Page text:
Though SABRE engines utilise many existing rocket and jet engine technologies, two key areas new to aerospace had to be addressed: ultra-lightweight heat exchangers and frost control. REL has focused primarily on developing these new technologies and the advanced manufacturing techniques required for their commercialisation.
These cool the incoming airstream very quickly and effectively, from over 1,000 °C to minus 150 °C in less than 1/100th of a second (six times faster than the blink of an eye). They are extremely lightweight — approximately 100 times lighter than current technology — allowing them to be used for aerospace applications for the first time.
The impact that these miniaturised heat exchangers will have on aerospace propulsion systems is comparable to the impact of the silicon chip on computing: new products, new markets, new capabilities.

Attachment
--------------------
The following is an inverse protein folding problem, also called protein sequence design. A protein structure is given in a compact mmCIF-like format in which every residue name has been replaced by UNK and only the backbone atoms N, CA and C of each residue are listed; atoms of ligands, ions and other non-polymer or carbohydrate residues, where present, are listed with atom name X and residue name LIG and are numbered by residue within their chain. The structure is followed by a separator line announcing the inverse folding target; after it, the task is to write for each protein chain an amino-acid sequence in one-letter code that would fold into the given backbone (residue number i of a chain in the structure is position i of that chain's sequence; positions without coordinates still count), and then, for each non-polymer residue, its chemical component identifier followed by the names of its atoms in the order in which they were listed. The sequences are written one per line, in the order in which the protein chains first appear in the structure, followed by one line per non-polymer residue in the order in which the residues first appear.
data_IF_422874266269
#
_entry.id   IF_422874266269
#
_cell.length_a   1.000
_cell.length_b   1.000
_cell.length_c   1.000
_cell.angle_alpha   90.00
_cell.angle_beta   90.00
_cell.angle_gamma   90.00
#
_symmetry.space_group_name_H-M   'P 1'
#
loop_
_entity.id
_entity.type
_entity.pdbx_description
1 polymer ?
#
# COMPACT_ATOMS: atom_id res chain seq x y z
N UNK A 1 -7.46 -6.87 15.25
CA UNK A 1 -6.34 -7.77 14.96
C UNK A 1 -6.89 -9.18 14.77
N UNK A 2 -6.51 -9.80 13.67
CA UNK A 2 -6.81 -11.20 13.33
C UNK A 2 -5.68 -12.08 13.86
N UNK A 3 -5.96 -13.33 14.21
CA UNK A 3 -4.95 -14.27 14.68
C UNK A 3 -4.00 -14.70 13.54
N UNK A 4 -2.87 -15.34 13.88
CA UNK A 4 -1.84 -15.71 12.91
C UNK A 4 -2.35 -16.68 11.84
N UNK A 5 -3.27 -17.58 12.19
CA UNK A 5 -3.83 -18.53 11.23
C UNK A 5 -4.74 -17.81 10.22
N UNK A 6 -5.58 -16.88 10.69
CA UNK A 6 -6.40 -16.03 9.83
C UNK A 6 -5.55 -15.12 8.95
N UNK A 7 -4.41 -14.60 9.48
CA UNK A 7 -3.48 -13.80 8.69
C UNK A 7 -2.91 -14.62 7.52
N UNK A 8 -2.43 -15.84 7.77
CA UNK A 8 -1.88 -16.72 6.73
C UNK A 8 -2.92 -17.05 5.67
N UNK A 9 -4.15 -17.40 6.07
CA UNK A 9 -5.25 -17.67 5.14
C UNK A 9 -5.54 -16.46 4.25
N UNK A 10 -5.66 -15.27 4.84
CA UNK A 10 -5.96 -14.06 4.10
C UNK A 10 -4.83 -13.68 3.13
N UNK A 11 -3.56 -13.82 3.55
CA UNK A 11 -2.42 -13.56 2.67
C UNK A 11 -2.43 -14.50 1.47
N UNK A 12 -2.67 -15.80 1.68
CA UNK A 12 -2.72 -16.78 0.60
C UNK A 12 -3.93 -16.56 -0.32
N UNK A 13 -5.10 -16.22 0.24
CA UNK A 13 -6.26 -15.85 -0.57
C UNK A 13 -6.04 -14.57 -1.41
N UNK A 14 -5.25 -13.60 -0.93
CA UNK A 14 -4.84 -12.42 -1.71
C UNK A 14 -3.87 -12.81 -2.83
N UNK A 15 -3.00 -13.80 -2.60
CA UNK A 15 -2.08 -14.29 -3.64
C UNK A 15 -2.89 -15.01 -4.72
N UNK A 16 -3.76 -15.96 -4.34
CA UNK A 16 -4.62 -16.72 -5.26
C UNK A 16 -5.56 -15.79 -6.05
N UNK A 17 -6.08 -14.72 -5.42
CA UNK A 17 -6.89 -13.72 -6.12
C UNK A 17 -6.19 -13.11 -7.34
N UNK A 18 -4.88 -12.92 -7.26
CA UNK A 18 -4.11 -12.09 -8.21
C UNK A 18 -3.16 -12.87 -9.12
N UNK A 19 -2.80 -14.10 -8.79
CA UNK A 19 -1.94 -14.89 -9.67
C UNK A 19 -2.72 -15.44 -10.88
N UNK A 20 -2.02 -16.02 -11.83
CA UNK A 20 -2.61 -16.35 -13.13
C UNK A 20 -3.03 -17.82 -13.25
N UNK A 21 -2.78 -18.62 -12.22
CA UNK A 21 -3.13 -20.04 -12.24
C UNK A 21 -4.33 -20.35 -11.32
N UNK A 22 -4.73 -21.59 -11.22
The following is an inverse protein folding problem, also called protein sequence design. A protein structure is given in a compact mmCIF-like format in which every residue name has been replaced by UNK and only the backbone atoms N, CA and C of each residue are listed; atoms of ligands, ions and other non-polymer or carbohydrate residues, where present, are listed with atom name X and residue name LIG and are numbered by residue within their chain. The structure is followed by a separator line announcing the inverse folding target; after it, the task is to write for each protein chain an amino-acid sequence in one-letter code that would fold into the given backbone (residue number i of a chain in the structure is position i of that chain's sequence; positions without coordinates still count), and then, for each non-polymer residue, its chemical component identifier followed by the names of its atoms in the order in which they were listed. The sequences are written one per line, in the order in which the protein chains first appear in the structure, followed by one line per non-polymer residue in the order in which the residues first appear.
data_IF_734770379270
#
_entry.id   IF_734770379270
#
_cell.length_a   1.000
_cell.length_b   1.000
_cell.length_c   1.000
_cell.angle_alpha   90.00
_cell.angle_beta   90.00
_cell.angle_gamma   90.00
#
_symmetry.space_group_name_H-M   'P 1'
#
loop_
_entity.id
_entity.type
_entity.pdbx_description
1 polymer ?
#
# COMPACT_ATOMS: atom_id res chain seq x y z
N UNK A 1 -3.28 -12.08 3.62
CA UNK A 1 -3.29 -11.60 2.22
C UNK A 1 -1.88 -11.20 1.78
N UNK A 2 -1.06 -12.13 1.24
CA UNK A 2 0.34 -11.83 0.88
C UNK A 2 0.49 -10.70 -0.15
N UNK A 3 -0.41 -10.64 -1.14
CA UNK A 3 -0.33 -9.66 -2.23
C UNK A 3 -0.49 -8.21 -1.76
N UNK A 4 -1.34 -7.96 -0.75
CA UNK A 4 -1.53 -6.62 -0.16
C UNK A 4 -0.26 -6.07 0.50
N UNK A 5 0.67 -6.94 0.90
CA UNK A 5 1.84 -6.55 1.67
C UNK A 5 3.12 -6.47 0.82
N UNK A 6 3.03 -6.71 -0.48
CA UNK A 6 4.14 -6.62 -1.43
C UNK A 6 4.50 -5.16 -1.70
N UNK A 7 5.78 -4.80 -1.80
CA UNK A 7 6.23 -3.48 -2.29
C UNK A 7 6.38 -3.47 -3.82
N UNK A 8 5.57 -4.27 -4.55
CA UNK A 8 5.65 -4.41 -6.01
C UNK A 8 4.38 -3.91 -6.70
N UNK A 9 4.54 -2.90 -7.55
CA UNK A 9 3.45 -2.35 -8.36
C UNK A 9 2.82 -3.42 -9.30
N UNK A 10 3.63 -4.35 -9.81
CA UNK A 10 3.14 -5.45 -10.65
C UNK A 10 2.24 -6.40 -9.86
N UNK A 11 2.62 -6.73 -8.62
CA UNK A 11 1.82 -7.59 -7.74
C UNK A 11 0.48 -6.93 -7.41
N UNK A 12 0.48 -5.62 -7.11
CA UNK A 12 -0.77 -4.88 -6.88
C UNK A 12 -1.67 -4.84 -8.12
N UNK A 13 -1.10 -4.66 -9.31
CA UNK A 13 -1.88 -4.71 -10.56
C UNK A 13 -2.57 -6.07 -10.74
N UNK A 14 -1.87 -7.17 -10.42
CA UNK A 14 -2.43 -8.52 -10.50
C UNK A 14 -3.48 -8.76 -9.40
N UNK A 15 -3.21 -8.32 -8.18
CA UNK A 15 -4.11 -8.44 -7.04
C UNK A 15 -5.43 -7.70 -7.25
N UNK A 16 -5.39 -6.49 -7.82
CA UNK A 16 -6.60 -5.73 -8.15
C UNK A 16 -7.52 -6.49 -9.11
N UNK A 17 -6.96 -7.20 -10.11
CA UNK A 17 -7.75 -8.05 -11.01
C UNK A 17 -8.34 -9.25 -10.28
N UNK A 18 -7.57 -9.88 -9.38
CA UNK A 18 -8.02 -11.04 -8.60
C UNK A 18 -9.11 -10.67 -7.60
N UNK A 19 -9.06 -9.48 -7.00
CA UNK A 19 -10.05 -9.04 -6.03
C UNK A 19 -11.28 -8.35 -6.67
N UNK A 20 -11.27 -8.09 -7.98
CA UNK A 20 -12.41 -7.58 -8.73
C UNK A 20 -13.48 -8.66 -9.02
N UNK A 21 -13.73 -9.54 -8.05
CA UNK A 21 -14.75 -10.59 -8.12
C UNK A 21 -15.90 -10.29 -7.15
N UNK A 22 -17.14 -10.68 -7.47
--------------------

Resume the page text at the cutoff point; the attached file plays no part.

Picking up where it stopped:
The moisture content in air turns to frost when it passes over REL’s very cold heat exchangers. This frost blocks the heat exchangers and stops them working. REL has therefore developed technology to prevent frost formation.
An independent review undertaken by ESA on behalf of the UK government has confirmed the viability of the frost control system that REL has developed:
"[REL’s] successful demonstration of the frost control mechanism at laboratory scale (a major milestone that has so far eluded other international developments)."